Akira’s Second Awakening, as I’m calling it because I’m a creative naming genius, is on par in terms of quality as his First Awakening. All throughout the third volume you’ve got all these factions duking it out for possession over Akira, which might tilt some heads, because Akira is just a young, quiet boy. Beyond that, he doesn’t seem to have any will of his own, just letting whichever old lady happens to be strolling by snatch him, and he doesn’t display any telekinetic powers whatsoever. Characters heap praise and loathing on him, but there doesn’t seem to be anything noteworthy about the boy, no matter how closely you look.
Then we get to the end of the third volume, and he blows up half the city.
It comes practically out of nowhere, and just as he’s charging up his Luminaire, we get a brief slice into the lives of ordinary citizens waking up for the day, making afternoon plans, eating breakfast with their families, etc., as the manga says to us, “See all these people? They about to be dead.”
The destruction as Akira’s Tech swallows up the city and wipes out half the cast is shown in glorious detail through several pages of tall panels and dual-page spreads, and it’s the equivalent to seeing the frames of a car crash play out one at a time. It looks bad in the moment, but you know it can only get worse as more metal twists and flies, and by the end of the seconds long catastrophe, all that’s left of the cityscape is completely unrecognizable.
But there’s also this serene beauty to the casting of Akira’s power. Its strength is easily comparable with that of a nuclear warhead, yet it doesn’t blow down buildings or incinerate the flammable. Anything caught within its radius simply evaporates. There isn’t a noise as its white light sweeps across the cityscape, and in a way, it’s like watching something not of this universe.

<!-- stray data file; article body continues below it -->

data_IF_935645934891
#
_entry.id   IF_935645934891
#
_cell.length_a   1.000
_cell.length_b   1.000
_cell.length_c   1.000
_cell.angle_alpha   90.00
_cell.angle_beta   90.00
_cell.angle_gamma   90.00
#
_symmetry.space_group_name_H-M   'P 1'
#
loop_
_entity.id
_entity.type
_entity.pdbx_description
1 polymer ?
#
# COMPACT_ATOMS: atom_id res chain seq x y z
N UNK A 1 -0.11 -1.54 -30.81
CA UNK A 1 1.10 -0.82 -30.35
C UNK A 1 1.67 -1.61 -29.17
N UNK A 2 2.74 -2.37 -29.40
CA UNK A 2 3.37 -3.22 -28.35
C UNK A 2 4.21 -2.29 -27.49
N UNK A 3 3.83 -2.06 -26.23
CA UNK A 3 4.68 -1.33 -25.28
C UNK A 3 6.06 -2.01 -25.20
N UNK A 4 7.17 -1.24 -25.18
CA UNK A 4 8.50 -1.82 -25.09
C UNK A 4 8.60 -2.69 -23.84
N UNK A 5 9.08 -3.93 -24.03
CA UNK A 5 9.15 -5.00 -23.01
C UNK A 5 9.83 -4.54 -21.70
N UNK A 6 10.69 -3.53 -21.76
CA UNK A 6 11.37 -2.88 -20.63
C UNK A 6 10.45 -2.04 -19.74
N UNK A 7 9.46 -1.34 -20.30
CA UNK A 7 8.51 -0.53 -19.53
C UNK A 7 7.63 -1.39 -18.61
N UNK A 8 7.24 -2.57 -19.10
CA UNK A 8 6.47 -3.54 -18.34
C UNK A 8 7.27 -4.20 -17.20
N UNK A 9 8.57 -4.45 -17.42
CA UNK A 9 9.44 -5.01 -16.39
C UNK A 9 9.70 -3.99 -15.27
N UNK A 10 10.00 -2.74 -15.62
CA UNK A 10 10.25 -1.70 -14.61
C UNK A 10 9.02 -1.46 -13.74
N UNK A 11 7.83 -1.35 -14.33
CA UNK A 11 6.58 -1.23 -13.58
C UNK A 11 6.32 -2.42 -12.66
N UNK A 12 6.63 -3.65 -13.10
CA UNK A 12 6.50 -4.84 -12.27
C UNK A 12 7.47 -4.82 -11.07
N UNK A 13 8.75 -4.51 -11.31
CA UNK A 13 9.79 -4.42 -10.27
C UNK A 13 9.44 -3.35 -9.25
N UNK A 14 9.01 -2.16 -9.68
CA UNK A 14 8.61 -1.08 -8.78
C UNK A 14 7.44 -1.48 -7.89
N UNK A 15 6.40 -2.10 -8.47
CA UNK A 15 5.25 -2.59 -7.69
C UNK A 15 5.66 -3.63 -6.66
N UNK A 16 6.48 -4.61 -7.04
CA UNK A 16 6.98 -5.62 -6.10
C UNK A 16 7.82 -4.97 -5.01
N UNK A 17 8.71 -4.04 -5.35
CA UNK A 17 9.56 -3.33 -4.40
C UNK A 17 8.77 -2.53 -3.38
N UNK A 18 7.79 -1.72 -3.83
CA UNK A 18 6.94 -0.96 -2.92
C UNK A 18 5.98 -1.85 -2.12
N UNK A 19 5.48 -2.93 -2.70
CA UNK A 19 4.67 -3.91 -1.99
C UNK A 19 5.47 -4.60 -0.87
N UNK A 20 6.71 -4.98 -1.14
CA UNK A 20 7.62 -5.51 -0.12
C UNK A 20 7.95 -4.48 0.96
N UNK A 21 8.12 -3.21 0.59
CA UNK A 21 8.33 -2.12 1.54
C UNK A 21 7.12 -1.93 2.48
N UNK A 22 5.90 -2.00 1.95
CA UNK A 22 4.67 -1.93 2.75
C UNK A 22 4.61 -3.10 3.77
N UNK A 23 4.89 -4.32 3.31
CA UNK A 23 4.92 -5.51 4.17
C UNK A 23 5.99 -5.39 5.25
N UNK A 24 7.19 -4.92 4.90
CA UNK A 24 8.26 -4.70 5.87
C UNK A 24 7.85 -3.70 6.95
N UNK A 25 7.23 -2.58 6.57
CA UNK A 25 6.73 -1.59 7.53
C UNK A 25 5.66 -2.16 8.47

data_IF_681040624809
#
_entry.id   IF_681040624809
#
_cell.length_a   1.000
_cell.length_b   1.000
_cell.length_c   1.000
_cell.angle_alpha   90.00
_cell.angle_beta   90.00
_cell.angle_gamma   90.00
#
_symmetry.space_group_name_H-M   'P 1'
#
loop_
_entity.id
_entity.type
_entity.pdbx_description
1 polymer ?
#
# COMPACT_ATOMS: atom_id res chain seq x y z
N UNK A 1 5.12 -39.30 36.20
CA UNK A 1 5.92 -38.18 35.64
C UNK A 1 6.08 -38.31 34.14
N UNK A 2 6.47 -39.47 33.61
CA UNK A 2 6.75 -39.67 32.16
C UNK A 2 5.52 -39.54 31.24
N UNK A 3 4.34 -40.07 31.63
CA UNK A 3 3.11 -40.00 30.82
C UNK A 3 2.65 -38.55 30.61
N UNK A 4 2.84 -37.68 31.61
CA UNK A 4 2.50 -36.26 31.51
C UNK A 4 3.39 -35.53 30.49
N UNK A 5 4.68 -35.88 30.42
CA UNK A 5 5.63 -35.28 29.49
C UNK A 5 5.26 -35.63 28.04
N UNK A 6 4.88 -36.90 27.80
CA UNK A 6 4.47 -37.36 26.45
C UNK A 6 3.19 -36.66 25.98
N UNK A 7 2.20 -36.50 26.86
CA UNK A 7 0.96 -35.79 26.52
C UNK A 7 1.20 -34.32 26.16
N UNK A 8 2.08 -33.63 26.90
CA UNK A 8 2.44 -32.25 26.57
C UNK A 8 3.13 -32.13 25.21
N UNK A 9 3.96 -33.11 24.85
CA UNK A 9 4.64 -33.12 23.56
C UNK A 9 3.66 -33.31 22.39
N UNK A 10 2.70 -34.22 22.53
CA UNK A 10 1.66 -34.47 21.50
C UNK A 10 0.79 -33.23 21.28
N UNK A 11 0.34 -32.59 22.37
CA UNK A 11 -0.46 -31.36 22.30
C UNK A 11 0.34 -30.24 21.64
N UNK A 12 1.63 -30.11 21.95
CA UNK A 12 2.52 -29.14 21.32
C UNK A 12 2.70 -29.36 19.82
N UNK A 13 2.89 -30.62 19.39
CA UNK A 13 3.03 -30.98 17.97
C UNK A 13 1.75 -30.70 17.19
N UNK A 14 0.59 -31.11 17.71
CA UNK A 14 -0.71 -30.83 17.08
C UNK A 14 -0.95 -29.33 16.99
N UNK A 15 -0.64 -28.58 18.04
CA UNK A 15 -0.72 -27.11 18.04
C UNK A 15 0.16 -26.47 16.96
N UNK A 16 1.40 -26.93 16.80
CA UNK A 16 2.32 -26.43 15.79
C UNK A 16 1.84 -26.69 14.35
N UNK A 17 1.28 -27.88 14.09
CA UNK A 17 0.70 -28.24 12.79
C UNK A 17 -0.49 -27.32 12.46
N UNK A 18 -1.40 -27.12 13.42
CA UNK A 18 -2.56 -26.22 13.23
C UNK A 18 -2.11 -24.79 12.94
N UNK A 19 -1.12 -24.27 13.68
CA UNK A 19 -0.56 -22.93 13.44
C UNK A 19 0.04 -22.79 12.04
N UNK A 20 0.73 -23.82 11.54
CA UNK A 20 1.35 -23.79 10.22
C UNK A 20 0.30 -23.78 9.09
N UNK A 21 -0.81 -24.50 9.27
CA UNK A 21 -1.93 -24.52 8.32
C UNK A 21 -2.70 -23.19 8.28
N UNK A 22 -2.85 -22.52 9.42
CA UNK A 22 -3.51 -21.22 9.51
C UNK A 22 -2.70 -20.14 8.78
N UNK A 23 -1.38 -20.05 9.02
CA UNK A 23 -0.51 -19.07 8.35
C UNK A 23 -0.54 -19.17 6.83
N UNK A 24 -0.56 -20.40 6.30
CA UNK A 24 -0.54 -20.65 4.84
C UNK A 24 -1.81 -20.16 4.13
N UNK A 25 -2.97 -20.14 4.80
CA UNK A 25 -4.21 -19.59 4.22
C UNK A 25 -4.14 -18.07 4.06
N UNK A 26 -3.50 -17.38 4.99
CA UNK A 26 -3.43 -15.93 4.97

There’s a lot said yet so much unsaid in Akira. We get a grasp on what the espers’ powers are and what they’re capable of with them, but never does the manga answer the question “What are their powers?” It presents hints through flashes of imagery and snippets of commentary here and there, but no one steps forward to give us a definitive explanation on what exactly the espers hold control over or from where the powers originate. This lack of information makes the esper powers as mystical as they are frightening, and that’s just one of many things that makes this manga so great. There’s no shortage of destruction or badassery with the telekinetic powers, but they’re so much more than that, and the manga makes sure to tell us that the espers’ powers are something to be understood, not feared or abused.
Akira is an epic in every sense of the word. The artwork’s epic, the story’s epic, the fact that we’re blessed enough to live in a universe with it is epic. It’s a remarkable landmark achievement, and even thirty-odd years out it hasn’t aged a day. If I did have two tiny criticisms, it would be that the characters had something to say other than “Eat this!” whenever they shot a guy with a rocket launcher and that the romance between Kaneda and Kei is shoehorned in, but those’re minor nitpicks across a full 2,000 pages of marvelous manga goodness. But don’t just take my word for it that this manga is like nothing else. Just ask Yamaguchi. It blew his mind.